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Cries for replay continue to fall on deaf ears

The Pittsburgh Pirates and Atlanta Braves played a marathon 19 inning game on Tuesday only to have it end in controversy. The game was tied 3-3 when pitcher Scott Proctor grounded out to third base. The throw was made to home plate to get Julio Lugo out and the play was made only to have home plate umpire Jerry Meals deem Lugo safe giving the Braves a 4-3 victory. Replays have Pirates catcher Michael McKenry tagging out Lugo. Pirates president Frank Coonelly issued a statement on Wednesday:
“The Pittsburgh Pirates organization is extremely disappointed by the way its 19-inning game against the Atlanta Braves ended earlier this morning. The game of baseball and this game in particular, filled with superlative performances by players on both clubs, deserved much better.”
“While we cannot begin to understand how umpire Jerry Meals did not see the tag made by Michael McKenry three feet in front of home plate, we do not question the integrity of Mr. Meals. Instead, we know that Mr. Meals’ intention was to get the call right. Jerry Meals has been umpiring Major League games for 14 years and has always done so with integrity and professionalism. He got this one wrong.”
Pirates manager Clint Hurdle was very irate with Meals after the call was made and the team has filed a formal complaint against him. Also, Meals’ family has since been harrassed via the phone and also threats have been made. The Pirates are experiencing one of their best seasons in nearly two decades and are in the thick of a divisional race with three other teams in the National League central that could come down to the final game of the year. Should it come to that, it might come back and haunt the Pirates.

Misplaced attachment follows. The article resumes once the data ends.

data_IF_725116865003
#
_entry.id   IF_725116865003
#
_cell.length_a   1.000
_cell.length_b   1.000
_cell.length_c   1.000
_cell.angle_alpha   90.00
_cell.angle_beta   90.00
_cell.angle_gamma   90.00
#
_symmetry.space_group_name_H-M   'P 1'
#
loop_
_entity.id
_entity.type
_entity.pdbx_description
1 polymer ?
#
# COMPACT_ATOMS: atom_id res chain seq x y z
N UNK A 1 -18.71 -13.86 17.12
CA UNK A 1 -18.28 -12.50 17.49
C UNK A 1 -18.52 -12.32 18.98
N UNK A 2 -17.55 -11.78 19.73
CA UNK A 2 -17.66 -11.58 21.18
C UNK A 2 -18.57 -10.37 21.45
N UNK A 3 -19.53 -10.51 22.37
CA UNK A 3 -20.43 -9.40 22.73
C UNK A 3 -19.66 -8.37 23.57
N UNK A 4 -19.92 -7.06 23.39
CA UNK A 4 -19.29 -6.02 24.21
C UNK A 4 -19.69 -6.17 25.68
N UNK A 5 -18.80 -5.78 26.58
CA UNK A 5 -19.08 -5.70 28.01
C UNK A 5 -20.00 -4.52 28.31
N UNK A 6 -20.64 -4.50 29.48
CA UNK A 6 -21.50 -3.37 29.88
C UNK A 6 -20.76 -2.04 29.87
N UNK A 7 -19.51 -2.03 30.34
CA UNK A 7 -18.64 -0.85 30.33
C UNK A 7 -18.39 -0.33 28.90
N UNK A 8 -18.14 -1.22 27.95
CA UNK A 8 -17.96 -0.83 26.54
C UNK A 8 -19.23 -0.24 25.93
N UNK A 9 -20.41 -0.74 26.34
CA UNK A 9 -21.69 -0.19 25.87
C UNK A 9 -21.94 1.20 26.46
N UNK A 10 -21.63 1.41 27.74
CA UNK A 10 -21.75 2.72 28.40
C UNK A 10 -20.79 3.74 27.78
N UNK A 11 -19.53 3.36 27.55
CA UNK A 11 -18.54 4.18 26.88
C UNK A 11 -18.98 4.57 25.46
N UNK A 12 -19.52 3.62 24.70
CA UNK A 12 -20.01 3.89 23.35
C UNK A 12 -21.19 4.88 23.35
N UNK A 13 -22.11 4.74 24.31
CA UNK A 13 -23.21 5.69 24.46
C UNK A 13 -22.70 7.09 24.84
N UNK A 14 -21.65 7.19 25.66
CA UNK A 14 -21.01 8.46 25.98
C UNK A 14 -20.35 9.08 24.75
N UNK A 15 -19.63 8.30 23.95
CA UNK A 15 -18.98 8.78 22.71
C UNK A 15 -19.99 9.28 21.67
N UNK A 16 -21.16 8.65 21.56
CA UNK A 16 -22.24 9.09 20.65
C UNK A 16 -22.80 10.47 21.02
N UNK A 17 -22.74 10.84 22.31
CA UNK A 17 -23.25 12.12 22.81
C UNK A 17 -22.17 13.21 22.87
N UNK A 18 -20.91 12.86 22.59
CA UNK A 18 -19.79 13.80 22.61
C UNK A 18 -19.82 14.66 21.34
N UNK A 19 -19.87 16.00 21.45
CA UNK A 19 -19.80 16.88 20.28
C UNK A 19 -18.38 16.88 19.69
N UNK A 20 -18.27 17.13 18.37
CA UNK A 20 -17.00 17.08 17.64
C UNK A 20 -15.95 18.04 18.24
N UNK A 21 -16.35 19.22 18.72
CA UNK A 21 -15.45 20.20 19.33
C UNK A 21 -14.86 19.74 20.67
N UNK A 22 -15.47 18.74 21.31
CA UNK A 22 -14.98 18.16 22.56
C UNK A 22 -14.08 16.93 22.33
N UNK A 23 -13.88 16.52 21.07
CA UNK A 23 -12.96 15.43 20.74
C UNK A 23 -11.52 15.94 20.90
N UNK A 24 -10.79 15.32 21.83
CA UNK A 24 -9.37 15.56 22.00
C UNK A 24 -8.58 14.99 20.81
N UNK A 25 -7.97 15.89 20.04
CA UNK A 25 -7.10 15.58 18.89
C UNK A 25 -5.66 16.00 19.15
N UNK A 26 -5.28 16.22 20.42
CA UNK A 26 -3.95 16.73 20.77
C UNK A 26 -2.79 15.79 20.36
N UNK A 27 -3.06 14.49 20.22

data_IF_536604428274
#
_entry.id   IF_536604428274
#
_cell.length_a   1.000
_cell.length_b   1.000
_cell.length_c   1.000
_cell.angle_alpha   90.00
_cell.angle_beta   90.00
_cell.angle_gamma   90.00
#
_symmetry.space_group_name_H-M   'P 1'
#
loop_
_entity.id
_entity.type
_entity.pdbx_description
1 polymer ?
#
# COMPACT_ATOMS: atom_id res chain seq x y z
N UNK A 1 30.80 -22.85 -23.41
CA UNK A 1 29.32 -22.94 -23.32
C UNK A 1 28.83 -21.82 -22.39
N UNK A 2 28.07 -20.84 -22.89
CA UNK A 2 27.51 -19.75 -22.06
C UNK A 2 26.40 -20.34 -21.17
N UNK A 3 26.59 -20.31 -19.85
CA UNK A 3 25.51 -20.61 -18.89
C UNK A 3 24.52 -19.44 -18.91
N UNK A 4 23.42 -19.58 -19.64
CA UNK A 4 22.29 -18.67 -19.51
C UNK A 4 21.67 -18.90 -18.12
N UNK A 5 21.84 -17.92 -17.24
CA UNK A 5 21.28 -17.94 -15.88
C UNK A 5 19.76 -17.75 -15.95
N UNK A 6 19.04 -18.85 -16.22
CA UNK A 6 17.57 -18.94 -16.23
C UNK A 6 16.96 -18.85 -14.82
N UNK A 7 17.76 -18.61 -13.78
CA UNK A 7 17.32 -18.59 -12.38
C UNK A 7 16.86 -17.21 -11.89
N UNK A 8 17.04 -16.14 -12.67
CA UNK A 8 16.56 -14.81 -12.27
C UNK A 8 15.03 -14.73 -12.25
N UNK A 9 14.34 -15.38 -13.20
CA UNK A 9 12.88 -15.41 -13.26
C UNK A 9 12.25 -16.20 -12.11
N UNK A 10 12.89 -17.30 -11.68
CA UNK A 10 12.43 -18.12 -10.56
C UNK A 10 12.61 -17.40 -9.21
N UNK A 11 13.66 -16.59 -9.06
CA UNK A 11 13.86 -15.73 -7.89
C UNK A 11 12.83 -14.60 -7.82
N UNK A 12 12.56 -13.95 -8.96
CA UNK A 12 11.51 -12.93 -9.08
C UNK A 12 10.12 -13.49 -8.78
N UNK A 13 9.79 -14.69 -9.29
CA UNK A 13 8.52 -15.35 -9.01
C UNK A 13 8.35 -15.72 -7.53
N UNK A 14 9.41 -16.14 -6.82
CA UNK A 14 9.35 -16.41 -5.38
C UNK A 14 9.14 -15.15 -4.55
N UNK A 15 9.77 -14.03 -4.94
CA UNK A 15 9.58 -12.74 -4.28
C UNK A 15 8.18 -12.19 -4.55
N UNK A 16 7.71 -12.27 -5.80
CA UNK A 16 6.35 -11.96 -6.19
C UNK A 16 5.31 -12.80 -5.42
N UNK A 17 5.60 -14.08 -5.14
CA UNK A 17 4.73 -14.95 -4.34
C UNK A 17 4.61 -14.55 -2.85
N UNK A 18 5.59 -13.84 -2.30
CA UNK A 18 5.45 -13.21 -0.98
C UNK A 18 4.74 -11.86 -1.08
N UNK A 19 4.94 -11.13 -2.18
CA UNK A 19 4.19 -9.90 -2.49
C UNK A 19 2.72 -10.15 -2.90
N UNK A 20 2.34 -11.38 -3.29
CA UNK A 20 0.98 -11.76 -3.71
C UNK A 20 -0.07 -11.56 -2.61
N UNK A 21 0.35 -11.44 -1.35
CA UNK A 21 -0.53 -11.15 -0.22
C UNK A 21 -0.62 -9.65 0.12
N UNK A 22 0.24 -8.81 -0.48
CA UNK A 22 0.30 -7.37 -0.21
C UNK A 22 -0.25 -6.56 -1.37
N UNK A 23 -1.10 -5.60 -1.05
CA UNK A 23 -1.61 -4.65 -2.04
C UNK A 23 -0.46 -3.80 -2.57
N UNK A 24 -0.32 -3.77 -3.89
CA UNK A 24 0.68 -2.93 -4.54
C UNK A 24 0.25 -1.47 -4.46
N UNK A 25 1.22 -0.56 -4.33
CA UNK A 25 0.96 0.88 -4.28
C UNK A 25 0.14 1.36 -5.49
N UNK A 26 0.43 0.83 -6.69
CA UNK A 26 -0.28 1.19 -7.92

With every bad call comes the subject of expanding instant replay in Major League Baseball. Time and time again the sport has been slow to change much to the delight or disgust of fans, take your pick. Replay exists for questionable home runs, but not for plays at the plate. Personally, I feel like plays at the plate in either the ninth inning or beyond should be reviewed. How many times have we seen this happen and how many times has baseball done nothing about it? What is it going to take to get some consideration for replay?
I understand the game is long enough and that replay could potentially slow it down more,but isn’t getting the call right more importsnt than how long the game is? I would think so. In the NFL they have had replay since 1999 and I think for the most part the replay system works. Coaches get two challenges and in the last two minutes of each half, the booth calls for replays. I think for baseball you can have the manager walk out of the dugout and ask the head umpire for a replay. Life the NFL, you can give him two. It is as simple as that.
I hope that MLB does give this some consideration, though it is doubtful that they will. It’s only a matter of time before this happens again and the same cries for replay once again break out.

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July 2011
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